Cationic monomeric residues can preferably comprise a deprotonatable cationic species. Considered in the aggregate, as incorporated into a polymer chain, such cationic monomeric residues can be substantially cationic at a pH of or greater than 7.0. Preferably, such cationic monomeric residues have a pKa ranging from about 5.5 to about 9.0 (e.g., from about 6.5 to about 9.0). Cationic monomeric residues can independently comprise a plurality of monomeric residues having a deprotonatable cationic species selected from the group consisting of acyclic amine, acyclic imine, cyclic amine, cyclic imine, and nitrogen-containing heteroaryl. Preferred cationic monomeric residues can be derived from polymerization of, in each case optionally substituted, (N,N-di(C1-C6)alkyl-amino(C1-C5)alkyl-ethacrylate, N,N-di(C1-C6)alkyl-amino(C1-C6)alkyl-methacrylate, or N,N-di(C1-C6)alkyl-amino(C1-C6)alkyl-acrylate.

In some embodiments, a pH-sensitive membrane-destabilizing polymer includes a random copolymer chain, such as, e.g., a random copolymer chain comprising two or more monomeric residue species as described above. For example, in particular variations, the random copolymer chain has monomeric residues derived from polymerization of propyl acrylic acid, N,N-dimethylaminoethylmethacrylate, and butyl methacrylate. In particular embodiments, the pH-sensitive polymer is a block copolymer comprising the random copolymer chain as a membrane-destabilizing polymer block, and further comprising one or more additional blocks (e.g., a hydrophilic block). For example, in some embodiments, the polymer is a diblock copolymer comprising a membrane-destabilizing random copolymer block and a second block, which can be represented by the schematic [A]v-[B]w, where [B] represents the membrane-destabilizing block, [A] represents the second block (e.g., a hydrophilic block or an amphiphilic block), and the letters v and w represent the molecular weight (number average) of the respective blocks in the copolymer. In certain variations of a block copolymer comprising a membrane-destabilizing polymer block and a hydrophilic block, the hydrophilic block is polymerized from both hydrophilic monomers and hydrophobic monomers such that there are more hydrophilic monomeric residues than hydrophobic monomeric residues in the hydrophilic block.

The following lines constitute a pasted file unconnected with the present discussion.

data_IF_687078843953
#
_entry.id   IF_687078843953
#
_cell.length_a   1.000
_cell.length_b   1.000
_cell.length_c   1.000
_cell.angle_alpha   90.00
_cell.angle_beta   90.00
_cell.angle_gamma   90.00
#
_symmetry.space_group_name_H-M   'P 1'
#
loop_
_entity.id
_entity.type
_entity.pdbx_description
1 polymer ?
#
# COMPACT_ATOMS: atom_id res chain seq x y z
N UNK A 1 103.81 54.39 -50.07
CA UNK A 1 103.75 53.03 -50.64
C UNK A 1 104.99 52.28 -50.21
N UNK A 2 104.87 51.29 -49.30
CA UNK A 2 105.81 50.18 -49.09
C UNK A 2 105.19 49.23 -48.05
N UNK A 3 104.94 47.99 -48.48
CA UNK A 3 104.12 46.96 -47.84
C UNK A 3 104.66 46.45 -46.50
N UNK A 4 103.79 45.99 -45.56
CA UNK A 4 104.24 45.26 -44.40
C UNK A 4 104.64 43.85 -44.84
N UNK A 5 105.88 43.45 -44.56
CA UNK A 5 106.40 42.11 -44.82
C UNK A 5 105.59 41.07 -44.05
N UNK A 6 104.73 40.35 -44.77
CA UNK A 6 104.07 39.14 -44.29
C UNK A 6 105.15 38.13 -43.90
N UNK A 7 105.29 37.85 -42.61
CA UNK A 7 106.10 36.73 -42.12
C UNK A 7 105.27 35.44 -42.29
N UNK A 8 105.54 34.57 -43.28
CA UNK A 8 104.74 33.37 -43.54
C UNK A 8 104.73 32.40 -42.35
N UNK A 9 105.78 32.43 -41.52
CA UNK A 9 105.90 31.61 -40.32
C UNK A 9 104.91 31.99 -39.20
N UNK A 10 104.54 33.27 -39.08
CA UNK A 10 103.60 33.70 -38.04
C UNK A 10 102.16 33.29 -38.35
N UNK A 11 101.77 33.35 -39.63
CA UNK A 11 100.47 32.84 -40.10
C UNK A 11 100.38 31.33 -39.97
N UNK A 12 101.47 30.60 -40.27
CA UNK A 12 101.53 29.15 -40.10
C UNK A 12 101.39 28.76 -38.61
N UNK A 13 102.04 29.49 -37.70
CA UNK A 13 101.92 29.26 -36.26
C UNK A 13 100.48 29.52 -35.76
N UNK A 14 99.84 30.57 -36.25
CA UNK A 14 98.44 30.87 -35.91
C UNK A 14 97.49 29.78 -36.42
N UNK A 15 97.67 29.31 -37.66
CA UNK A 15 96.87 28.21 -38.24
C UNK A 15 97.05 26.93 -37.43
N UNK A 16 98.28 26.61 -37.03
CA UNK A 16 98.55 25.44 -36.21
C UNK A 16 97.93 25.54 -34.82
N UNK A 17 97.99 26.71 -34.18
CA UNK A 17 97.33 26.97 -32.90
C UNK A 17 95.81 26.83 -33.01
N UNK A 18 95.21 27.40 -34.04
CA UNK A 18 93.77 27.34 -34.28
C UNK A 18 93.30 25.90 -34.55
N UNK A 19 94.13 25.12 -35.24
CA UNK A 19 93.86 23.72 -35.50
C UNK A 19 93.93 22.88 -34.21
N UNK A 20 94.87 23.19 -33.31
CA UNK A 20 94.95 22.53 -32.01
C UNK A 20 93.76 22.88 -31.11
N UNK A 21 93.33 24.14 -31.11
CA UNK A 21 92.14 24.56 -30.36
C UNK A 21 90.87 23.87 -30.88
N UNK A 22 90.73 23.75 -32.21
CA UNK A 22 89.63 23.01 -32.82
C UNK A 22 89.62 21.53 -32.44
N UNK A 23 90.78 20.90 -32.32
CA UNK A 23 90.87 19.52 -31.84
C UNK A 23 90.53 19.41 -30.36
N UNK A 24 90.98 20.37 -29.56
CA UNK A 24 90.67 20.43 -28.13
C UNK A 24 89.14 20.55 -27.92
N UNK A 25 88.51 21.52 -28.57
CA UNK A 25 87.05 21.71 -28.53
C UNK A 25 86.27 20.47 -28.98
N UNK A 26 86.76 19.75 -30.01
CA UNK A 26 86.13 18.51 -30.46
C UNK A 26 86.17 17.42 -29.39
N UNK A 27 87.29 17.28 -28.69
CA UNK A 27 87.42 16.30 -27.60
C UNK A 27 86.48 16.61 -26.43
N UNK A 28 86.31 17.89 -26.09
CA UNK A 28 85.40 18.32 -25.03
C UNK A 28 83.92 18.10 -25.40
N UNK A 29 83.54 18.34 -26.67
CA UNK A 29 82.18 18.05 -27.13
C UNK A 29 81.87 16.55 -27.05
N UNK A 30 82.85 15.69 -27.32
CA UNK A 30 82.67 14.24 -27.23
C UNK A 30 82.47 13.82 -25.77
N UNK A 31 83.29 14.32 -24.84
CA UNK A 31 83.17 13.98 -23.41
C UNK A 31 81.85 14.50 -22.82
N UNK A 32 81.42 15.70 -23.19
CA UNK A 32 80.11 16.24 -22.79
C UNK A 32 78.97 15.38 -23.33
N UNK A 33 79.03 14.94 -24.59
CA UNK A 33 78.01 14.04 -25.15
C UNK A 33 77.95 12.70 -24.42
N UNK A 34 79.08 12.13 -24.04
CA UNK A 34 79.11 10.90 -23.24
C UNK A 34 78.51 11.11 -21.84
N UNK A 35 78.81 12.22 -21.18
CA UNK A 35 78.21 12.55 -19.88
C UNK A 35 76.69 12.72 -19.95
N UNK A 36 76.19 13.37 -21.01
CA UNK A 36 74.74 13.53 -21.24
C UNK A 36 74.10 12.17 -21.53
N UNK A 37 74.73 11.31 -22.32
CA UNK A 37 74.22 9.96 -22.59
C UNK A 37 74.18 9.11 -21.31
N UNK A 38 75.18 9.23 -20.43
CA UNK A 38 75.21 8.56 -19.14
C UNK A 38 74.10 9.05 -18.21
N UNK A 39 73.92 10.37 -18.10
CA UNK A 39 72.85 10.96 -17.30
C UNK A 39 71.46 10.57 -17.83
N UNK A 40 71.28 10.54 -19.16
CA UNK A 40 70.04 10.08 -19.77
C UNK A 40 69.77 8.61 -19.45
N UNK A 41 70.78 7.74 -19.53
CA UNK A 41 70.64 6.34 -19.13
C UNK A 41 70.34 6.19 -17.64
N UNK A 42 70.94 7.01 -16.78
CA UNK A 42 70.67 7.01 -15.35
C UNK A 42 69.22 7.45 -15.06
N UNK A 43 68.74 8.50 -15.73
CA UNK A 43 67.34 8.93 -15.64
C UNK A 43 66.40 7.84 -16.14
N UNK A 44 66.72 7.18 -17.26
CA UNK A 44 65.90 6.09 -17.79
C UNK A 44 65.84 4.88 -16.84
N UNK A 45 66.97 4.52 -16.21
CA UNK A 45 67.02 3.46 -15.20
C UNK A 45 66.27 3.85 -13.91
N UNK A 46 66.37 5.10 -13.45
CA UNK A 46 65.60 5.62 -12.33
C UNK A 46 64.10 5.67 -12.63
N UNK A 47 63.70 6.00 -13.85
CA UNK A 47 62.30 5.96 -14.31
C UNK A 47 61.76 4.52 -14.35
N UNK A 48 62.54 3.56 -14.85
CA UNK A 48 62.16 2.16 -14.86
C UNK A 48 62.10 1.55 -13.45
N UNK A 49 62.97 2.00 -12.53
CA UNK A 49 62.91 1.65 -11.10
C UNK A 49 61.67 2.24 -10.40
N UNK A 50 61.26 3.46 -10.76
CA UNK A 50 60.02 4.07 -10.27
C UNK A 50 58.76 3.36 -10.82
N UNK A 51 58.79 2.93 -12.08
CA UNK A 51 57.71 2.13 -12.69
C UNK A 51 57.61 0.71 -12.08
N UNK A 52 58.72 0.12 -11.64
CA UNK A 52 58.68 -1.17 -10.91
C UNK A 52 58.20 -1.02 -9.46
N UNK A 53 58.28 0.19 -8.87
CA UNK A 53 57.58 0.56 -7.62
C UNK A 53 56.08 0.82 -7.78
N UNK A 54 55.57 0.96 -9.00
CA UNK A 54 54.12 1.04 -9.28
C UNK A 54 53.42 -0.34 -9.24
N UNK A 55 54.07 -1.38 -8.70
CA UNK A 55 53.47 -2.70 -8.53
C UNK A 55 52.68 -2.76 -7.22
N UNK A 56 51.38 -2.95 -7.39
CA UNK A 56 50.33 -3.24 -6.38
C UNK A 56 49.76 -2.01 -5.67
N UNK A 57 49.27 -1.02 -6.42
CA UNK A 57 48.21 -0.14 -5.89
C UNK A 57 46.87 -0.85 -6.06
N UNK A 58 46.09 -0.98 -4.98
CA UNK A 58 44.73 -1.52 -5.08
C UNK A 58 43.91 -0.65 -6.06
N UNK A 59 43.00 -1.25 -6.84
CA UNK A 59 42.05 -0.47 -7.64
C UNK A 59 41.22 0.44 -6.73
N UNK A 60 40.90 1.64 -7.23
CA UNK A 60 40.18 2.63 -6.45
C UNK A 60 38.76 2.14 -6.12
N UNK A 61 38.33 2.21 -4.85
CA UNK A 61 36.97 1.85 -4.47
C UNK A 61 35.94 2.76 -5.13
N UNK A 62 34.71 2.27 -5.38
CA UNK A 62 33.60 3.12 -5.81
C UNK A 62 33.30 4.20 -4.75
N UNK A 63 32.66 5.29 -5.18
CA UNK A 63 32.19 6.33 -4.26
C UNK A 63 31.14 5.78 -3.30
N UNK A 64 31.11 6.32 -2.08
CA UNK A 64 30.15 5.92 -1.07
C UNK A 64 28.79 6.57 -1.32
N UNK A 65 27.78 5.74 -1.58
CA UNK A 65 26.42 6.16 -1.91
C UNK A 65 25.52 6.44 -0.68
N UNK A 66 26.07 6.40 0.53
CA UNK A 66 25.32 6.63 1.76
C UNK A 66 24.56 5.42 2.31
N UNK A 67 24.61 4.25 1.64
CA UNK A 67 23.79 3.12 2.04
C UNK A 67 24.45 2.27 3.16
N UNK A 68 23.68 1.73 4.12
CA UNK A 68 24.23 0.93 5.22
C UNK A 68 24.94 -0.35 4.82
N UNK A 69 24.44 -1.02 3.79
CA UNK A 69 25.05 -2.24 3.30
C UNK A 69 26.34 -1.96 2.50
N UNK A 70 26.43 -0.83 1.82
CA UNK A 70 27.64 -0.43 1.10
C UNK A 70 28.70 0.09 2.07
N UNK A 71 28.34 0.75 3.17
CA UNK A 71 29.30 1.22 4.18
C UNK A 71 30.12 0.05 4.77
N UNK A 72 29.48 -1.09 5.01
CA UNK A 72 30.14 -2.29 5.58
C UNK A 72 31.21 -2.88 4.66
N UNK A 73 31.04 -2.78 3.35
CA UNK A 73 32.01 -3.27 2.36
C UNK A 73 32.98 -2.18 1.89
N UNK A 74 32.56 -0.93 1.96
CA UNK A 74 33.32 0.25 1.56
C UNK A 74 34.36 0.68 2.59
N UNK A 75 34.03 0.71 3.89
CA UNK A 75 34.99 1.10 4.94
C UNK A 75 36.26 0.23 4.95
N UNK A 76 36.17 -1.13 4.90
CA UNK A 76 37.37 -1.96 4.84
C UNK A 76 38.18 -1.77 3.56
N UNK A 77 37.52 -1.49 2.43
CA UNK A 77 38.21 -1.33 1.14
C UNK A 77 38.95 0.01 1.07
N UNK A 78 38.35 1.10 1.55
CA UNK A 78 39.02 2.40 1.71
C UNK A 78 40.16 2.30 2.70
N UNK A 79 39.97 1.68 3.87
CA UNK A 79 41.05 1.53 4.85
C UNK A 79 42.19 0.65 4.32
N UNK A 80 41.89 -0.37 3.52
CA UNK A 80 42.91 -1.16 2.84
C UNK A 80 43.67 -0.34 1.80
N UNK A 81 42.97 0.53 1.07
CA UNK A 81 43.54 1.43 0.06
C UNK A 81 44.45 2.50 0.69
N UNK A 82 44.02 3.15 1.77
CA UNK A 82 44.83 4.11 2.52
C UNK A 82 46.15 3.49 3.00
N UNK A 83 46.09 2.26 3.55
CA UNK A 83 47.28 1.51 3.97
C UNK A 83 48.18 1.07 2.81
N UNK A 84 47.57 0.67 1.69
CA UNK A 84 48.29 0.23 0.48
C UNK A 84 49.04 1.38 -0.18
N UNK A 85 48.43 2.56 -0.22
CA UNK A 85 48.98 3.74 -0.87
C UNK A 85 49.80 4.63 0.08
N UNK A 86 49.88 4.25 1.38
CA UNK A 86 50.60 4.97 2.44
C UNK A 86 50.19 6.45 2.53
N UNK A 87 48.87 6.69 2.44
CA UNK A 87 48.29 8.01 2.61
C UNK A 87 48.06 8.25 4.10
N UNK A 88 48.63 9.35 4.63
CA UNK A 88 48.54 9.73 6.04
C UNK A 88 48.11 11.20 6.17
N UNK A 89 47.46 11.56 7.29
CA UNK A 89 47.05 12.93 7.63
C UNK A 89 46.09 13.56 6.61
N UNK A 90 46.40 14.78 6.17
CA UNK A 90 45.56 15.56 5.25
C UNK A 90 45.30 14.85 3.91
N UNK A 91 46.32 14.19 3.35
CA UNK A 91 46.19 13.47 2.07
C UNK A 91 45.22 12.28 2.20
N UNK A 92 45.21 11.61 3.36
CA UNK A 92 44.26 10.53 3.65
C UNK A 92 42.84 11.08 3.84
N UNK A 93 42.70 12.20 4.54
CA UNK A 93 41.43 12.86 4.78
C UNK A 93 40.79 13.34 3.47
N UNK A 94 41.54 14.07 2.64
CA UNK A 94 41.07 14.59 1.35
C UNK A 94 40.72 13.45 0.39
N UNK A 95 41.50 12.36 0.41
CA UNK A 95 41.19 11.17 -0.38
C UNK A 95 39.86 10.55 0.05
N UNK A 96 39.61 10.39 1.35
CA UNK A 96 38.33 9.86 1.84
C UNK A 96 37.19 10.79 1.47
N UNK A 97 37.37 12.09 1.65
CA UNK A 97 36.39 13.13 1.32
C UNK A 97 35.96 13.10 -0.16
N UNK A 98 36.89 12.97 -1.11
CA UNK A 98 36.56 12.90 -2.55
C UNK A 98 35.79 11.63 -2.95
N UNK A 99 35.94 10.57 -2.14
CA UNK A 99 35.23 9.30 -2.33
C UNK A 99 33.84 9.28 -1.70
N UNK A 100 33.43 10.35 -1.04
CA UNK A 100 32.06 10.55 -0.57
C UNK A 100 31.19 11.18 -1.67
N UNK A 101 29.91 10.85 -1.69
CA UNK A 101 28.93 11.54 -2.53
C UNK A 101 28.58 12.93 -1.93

In some variations, a pH-sensitive membrane-destabilizing polymer is a diblock copolymer having a hydrophilic random copolymer block and a hydrophobic random copolymer block, where (i) the hydrophilic block is an amphiphilic block comprising both hydrophilic monomeric residues and hydrophobic monomeric residues, where the number of hydrophilic monomeric residues in the hydrophilic block is greater than the number of hydrophobic monomeric residues, (ii) the hydrophobic block is an amphiphilic, membrane-destabilizing block comprising both hydrophobic monomeric residues and hydrophilic monomeric residues and having an overall hydrophobic character at a pH of about 7.4, and (iii) each of the hydrophilic monomeric residues of the hydrophilic and hydrophobic blocks is independently selected from monomeric residues that are ionic at a pH of about 7.4, monomeric residues that are neutral at a pH of about 7.4, and monomeric residues that are zwitterionic at a pH of about 7.4. In some such embodiments, the monomers used to prepare the diblock copolymer comprise acrylate(s), methacrylate(s), acrylamide(s), and/or methacrylamide(s). In particular variations, the hydrophilic block comprises hydrophilic monomeric residues that are neutral at a pH of about 7.4, and/or the hydrophobic block comprises both hydrophilic monomeric residues that are cationic at a pH of about 7.4 and hydrophilic monomeric residues that are anionic at a pH of about 7.4. Suitable hydrophilic and hydrophobic monomeric residues for use in a diblock copolymer as above are further described herein. In some embodiments, a diblock copolymer as above is a random block copolymer of formula I as set forth herein.